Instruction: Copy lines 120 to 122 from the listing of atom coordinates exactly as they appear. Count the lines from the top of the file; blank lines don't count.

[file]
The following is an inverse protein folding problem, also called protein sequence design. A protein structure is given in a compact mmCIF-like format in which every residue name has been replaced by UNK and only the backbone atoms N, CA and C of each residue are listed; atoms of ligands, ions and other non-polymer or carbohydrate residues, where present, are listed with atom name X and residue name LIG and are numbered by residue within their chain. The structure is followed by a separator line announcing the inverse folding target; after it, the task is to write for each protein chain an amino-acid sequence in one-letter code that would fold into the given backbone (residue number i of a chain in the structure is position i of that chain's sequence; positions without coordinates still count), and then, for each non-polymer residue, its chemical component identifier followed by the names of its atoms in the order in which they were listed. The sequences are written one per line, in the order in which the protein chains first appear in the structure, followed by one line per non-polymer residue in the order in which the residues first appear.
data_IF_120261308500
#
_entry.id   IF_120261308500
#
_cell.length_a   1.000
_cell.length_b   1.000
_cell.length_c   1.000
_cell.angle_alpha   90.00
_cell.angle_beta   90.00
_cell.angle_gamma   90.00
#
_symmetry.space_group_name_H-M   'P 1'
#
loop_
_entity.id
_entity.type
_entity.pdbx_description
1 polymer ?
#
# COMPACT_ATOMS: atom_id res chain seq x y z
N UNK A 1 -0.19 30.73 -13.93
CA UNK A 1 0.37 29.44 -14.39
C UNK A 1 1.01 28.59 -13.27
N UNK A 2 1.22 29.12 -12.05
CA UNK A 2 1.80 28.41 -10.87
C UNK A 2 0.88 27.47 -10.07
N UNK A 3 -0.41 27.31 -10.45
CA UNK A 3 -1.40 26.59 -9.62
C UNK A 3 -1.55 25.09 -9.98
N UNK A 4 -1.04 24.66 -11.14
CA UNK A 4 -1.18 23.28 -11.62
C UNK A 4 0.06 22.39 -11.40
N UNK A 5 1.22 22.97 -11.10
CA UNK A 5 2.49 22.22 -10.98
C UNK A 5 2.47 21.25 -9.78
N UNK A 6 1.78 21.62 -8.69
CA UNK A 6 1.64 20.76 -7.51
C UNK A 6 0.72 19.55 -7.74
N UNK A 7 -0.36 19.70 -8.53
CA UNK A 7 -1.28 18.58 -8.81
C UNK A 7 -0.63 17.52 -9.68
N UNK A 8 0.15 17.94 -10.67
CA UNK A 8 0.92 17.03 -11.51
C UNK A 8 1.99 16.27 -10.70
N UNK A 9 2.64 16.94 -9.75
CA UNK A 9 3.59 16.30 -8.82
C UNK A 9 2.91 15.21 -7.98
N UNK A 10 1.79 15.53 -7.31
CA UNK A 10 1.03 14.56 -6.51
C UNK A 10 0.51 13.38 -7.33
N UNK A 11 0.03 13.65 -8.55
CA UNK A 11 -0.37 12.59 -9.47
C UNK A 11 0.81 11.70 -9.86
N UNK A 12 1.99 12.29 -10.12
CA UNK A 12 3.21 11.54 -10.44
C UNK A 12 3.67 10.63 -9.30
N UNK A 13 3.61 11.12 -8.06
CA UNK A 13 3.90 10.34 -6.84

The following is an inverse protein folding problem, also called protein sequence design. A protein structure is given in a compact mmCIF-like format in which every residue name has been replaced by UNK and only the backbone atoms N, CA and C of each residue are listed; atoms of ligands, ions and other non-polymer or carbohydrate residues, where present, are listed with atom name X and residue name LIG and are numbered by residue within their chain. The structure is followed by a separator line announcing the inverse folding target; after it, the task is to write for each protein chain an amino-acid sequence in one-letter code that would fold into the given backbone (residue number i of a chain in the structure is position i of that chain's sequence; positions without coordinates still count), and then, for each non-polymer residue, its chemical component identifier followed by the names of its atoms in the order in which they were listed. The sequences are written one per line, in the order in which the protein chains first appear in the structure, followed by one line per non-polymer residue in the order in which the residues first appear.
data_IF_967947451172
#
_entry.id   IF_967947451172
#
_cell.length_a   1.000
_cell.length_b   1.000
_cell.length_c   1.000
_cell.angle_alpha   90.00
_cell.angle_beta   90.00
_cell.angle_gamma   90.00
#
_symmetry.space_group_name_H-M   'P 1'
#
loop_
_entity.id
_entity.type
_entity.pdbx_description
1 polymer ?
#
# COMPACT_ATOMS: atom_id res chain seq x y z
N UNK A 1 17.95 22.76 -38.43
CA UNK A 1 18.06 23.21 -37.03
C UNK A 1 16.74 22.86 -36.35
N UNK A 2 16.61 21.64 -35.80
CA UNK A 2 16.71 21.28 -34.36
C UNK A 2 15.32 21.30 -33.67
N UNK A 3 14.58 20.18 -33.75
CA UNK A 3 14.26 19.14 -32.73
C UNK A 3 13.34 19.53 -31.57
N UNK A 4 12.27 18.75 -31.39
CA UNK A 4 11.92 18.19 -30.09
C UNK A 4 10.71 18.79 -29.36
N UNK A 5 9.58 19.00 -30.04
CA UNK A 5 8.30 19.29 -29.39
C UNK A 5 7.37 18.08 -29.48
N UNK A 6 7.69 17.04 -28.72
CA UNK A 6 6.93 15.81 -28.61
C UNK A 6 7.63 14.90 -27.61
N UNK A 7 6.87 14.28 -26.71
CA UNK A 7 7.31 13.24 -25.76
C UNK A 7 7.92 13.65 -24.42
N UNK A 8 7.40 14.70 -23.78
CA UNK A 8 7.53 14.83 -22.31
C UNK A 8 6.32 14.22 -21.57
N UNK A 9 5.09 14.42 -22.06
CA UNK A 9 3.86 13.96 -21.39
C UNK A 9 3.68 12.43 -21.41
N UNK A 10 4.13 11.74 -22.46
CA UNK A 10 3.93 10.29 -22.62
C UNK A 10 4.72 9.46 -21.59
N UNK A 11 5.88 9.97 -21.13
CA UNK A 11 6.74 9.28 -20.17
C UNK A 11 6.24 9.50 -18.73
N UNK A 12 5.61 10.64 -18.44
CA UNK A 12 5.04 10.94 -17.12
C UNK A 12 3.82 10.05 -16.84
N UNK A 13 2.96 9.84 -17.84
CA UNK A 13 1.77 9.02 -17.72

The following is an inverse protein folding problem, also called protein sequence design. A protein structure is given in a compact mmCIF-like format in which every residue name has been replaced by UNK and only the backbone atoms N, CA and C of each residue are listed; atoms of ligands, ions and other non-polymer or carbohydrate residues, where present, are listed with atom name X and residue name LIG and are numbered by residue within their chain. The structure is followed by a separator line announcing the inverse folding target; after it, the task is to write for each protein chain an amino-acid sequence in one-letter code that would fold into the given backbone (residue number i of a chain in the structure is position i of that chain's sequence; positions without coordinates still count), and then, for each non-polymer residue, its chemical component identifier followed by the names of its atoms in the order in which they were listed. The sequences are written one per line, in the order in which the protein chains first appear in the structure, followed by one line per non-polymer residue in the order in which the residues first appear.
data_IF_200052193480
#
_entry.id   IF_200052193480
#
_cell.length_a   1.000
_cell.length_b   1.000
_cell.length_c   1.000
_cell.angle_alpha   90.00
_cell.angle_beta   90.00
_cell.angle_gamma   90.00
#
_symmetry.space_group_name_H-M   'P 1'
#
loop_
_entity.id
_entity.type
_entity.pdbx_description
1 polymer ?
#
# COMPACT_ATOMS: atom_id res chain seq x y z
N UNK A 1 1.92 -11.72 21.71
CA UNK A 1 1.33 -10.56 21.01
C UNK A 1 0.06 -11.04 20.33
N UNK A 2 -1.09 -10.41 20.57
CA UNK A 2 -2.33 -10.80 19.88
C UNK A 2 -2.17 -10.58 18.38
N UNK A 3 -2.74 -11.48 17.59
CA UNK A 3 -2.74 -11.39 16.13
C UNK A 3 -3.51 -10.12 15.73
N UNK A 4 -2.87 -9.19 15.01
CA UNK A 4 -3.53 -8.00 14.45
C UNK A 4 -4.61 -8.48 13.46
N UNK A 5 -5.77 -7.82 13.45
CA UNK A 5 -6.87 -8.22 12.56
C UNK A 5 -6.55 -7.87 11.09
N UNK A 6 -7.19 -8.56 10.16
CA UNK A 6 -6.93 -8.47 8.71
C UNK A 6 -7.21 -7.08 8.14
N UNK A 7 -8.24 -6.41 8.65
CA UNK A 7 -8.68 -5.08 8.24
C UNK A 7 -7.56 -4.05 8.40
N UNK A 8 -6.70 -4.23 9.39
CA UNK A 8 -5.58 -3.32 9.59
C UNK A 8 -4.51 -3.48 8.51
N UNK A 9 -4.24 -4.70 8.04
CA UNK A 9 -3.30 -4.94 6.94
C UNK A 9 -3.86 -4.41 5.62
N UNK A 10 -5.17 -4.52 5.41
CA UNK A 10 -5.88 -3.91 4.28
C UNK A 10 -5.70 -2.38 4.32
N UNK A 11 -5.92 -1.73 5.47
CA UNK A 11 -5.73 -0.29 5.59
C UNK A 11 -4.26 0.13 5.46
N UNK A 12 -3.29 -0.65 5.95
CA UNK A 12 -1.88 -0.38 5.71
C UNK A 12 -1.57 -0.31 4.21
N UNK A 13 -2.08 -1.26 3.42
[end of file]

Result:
data_IF_200052193480
#
_entry.id   IF_200052193480